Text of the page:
Printed anamorphosis which shows a portrait of French Emperor Napoleon III.

Anamorphosis is a perspective technique whereby an image which appears distorted when viewed normally, appears normal and without distortion when viewed in a curved mirror (anamorphoscope), or perceived from a particular angle. The technique used to reconstitute the image depends on the type of distortion used to create the image. This particular image is a catoptric anamorphosis and requires a cylindrical mirror to see the picture normally.

The word anamorphosis comes from the Greek 'to transform'. While the word was initially used in the 17th century, the technique itself derives from the study of perspective during the 14th and 15th centuries.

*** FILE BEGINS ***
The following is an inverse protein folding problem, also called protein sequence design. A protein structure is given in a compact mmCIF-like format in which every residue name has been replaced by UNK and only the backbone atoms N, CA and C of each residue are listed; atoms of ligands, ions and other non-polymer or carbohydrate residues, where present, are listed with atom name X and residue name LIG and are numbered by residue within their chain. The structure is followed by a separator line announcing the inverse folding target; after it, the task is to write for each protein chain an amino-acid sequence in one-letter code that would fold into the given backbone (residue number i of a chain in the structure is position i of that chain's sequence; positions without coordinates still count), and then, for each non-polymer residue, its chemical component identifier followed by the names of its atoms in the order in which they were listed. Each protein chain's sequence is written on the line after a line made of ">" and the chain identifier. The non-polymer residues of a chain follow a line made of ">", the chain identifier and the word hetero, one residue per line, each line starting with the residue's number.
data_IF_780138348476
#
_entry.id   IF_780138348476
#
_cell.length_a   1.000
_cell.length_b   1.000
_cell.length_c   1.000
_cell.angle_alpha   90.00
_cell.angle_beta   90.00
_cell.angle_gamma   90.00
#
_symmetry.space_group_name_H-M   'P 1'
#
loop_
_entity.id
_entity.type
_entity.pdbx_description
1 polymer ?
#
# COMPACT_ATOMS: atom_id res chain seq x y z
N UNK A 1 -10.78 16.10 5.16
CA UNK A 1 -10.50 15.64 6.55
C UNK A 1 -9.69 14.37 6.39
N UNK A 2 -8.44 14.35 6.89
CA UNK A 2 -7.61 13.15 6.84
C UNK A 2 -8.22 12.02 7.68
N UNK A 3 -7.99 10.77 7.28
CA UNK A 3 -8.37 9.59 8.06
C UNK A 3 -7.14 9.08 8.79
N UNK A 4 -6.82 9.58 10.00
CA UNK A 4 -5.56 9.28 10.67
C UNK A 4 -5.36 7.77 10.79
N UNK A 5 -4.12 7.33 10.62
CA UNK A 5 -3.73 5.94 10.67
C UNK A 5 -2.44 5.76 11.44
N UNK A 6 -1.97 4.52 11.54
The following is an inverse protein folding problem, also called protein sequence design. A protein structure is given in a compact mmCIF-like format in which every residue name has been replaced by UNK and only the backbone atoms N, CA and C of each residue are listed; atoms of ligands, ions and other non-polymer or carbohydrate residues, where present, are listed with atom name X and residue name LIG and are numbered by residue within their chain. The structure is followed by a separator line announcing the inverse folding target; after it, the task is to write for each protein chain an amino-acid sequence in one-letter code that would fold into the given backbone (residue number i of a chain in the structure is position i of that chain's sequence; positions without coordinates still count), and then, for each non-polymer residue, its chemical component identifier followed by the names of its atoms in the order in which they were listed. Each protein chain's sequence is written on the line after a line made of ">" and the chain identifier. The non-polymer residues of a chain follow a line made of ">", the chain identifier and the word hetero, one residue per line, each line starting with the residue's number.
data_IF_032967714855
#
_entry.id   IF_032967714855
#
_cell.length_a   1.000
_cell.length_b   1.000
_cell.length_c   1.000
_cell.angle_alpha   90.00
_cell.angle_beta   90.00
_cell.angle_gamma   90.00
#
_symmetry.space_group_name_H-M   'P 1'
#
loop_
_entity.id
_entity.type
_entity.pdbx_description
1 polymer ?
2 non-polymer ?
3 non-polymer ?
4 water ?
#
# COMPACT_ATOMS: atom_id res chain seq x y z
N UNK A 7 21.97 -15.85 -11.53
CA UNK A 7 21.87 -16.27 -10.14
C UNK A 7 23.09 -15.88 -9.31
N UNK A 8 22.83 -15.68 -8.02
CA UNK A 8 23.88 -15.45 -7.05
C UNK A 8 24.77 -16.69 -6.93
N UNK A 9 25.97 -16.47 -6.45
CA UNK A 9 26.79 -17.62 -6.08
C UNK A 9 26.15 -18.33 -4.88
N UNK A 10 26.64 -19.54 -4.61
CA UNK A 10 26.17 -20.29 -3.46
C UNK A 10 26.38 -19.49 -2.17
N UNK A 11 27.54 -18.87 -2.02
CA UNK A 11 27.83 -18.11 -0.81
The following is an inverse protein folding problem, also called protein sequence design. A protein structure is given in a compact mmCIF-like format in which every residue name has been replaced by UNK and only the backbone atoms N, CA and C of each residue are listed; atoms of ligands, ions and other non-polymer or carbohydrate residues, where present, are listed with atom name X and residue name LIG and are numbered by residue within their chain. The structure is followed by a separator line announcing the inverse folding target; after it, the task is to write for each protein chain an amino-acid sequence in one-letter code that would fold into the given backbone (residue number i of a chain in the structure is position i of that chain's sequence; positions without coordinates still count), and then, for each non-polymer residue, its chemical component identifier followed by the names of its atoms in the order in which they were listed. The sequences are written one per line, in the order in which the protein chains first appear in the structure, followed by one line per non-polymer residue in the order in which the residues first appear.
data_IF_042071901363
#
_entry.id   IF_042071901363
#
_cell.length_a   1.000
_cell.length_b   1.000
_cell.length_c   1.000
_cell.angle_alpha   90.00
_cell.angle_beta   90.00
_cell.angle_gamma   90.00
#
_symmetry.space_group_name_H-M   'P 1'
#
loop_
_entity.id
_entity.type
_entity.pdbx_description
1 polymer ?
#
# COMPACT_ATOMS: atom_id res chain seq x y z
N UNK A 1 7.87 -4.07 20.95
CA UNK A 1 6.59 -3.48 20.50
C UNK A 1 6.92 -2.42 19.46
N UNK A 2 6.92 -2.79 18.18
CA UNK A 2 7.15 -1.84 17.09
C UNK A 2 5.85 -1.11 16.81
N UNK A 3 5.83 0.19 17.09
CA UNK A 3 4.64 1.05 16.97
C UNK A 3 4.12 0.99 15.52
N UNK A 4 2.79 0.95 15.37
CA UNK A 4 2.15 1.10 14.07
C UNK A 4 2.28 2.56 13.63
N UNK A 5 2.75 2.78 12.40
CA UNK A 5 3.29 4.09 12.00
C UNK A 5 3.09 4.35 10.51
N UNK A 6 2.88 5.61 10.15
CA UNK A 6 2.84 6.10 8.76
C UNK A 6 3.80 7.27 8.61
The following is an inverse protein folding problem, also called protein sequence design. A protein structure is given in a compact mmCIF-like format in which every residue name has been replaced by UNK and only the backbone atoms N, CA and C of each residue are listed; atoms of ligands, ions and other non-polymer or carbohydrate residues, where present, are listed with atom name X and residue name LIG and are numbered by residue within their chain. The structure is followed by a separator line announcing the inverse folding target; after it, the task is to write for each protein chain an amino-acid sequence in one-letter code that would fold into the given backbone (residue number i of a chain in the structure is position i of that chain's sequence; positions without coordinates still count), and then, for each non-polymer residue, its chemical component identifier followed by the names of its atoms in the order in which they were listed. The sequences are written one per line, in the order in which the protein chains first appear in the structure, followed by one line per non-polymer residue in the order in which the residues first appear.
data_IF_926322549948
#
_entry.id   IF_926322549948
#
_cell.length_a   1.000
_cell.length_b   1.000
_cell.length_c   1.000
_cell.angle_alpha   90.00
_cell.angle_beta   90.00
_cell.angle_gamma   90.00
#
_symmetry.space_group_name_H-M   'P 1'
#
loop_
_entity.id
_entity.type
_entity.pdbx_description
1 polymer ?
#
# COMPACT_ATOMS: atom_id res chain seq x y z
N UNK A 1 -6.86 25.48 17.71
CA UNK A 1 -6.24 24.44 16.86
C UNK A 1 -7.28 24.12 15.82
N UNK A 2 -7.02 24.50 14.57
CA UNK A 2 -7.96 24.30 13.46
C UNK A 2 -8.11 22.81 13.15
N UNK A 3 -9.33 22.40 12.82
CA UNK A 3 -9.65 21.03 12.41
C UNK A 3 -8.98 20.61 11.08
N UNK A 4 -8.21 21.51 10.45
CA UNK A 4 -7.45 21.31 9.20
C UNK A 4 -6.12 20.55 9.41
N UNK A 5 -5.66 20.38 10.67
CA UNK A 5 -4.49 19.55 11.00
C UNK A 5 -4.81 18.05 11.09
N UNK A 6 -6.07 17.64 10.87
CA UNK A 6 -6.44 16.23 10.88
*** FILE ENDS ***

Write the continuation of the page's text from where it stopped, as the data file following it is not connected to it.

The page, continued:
Napoleon III was Emperor of France from 1852-1870.

This image is part of the Francis Collection of pre-cinematic apparatus and ephemera, acquired by the Australian and Victorian Governments in 1975. David Francis was the curator of the National Film and Sound Archive of the British Film Institute as well as being a co-founder of the Museum of the Moving Image in London, which was operational between 1988 and 1999.

Description of Content

Distorted image of Emperor Napoleon III of France.

Physical Description

Single sheet light card; coloured lithograph on discoloured white background.

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